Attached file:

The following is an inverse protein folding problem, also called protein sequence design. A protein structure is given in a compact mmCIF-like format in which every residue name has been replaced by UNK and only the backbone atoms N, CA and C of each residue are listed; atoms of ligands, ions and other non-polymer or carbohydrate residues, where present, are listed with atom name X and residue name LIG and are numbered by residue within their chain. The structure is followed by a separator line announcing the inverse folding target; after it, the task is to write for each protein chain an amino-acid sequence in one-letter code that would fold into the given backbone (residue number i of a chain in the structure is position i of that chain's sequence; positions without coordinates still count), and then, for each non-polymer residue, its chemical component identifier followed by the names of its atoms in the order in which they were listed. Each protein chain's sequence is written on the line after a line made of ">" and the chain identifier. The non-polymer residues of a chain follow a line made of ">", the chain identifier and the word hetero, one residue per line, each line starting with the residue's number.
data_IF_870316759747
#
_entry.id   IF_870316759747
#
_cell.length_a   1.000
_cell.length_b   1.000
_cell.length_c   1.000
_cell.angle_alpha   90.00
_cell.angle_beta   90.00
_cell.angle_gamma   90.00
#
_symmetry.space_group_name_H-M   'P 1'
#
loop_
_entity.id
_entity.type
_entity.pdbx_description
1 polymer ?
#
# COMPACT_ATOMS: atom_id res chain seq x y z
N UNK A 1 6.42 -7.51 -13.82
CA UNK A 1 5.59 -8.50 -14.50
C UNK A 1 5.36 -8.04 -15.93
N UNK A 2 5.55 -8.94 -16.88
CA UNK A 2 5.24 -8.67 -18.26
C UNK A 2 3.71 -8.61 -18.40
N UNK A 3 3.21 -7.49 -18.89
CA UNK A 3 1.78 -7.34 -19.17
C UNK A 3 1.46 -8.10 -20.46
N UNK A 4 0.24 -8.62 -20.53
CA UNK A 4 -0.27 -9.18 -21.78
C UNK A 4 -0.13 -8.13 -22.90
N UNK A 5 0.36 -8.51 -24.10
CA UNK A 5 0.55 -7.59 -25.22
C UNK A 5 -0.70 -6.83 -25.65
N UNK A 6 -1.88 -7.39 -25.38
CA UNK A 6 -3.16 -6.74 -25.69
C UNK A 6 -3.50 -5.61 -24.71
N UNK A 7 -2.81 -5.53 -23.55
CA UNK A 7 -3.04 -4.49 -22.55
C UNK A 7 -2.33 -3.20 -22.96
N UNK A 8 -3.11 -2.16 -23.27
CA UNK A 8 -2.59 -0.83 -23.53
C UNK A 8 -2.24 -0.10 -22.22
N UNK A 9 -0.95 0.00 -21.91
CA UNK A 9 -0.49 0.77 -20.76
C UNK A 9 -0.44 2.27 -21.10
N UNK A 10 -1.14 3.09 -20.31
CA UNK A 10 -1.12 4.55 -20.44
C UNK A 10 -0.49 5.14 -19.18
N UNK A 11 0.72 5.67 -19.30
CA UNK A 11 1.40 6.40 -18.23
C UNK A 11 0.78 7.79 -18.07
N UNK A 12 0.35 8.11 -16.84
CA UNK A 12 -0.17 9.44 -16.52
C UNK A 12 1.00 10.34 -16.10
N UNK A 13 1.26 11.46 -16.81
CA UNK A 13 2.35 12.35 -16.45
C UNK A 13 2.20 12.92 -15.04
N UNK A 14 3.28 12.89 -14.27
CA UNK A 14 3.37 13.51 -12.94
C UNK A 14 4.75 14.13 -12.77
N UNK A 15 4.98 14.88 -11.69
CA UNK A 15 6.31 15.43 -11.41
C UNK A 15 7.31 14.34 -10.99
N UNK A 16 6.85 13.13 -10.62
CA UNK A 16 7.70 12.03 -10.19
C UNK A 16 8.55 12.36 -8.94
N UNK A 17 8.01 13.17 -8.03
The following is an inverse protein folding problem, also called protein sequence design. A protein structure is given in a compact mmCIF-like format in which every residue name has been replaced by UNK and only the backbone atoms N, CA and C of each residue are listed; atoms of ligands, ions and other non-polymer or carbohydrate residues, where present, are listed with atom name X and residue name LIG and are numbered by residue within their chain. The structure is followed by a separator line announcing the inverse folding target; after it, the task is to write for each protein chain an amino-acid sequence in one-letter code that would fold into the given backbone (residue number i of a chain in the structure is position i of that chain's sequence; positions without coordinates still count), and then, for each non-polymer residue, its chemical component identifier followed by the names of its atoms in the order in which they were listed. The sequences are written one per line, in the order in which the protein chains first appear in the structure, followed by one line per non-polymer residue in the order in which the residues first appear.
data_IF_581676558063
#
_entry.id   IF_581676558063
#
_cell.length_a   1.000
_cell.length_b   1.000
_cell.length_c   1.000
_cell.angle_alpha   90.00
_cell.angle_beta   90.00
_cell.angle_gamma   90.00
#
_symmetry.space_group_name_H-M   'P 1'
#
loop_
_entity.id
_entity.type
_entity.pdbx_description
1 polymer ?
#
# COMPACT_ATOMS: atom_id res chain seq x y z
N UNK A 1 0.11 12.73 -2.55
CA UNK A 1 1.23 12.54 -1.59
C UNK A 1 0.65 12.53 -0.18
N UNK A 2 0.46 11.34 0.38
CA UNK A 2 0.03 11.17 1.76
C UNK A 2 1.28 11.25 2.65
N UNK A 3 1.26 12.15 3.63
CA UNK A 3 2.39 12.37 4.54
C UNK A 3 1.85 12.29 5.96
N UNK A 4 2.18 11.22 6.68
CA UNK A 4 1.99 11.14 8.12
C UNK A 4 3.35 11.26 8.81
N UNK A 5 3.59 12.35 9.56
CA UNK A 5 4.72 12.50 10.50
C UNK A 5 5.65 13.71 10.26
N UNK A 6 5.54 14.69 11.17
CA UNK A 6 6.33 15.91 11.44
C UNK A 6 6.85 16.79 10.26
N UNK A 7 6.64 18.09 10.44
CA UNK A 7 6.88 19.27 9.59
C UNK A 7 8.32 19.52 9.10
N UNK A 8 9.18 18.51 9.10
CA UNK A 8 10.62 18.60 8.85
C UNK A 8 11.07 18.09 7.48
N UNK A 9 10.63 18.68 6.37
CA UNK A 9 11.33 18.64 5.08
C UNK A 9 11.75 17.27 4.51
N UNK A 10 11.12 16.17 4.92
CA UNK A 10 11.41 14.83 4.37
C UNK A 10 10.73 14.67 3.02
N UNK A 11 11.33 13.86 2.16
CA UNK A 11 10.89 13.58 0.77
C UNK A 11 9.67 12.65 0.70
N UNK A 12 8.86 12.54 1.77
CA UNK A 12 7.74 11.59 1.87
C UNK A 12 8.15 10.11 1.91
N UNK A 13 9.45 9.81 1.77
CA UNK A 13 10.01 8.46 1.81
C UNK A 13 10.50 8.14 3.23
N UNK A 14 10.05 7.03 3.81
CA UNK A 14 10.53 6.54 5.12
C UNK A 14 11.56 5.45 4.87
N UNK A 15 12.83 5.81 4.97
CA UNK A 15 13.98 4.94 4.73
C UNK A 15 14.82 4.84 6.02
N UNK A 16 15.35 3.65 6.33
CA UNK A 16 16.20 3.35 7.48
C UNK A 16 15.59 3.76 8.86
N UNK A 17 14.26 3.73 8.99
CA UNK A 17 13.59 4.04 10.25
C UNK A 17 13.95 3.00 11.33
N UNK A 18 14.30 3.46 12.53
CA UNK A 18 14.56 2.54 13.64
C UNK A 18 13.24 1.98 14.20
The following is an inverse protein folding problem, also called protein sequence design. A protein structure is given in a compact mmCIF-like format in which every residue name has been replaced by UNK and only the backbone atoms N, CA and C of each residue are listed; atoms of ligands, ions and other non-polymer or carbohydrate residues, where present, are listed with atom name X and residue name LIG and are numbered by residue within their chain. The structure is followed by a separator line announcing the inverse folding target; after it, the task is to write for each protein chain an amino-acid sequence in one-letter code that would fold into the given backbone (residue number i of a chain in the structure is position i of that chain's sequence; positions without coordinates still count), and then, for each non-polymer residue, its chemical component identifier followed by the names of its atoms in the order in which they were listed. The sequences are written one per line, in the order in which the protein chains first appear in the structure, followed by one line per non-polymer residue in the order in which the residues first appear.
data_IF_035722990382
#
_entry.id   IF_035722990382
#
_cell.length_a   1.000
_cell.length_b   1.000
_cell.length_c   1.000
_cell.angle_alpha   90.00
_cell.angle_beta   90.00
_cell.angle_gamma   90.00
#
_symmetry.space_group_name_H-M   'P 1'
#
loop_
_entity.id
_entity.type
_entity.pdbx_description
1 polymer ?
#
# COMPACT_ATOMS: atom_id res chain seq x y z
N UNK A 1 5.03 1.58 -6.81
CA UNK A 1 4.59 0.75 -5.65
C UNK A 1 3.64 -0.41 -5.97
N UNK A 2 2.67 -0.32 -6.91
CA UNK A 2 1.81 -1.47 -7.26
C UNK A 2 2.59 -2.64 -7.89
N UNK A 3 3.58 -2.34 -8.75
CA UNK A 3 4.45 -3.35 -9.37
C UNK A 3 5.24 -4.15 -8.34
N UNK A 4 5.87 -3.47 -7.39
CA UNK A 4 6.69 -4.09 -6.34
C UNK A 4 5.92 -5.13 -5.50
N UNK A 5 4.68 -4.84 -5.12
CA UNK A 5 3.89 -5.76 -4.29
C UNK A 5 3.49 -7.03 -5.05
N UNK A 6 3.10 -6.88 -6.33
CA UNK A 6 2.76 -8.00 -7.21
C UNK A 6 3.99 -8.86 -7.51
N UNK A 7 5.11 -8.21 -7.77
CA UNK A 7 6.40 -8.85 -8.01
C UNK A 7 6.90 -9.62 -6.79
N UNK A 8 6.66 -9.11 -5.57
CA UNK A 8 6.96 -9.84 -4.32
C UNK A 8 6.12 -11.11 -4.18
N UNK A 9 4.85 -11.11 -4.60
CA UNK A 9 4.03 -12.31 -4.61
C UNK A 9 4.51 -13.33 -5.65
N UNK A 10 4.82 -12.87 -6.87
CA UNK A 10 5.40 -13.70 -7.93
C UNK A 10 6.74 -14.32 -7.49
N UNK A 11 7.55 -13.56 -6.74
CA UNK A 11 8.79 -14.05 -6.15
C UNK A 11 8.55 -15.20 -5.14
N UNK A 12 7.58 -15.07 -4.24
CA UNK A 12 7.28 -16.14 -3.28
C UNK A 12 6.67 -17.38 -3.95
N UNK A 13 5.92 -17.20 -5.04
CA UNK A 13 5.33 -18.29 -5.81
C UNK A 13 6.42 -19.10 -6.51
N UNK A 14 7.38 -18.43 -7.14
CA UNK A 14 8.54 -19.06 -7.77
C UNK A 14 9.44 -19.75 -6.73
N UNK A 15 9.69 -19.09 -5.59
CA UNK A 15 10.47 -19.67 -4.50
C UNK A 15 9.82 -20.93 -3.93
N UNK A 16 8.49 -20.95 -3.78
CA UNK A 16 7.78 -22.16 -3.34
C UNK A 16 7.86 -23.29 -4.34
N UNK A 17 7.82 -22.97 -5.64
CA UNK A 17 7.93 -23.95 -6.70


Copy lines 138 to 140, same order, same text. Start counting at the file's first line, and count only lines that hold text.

CA UNK A 16 16.20 3.35 7.48
C UNK A 16 15.59 3.76 8.86
N UNK A 17 14.26 3.73 8.99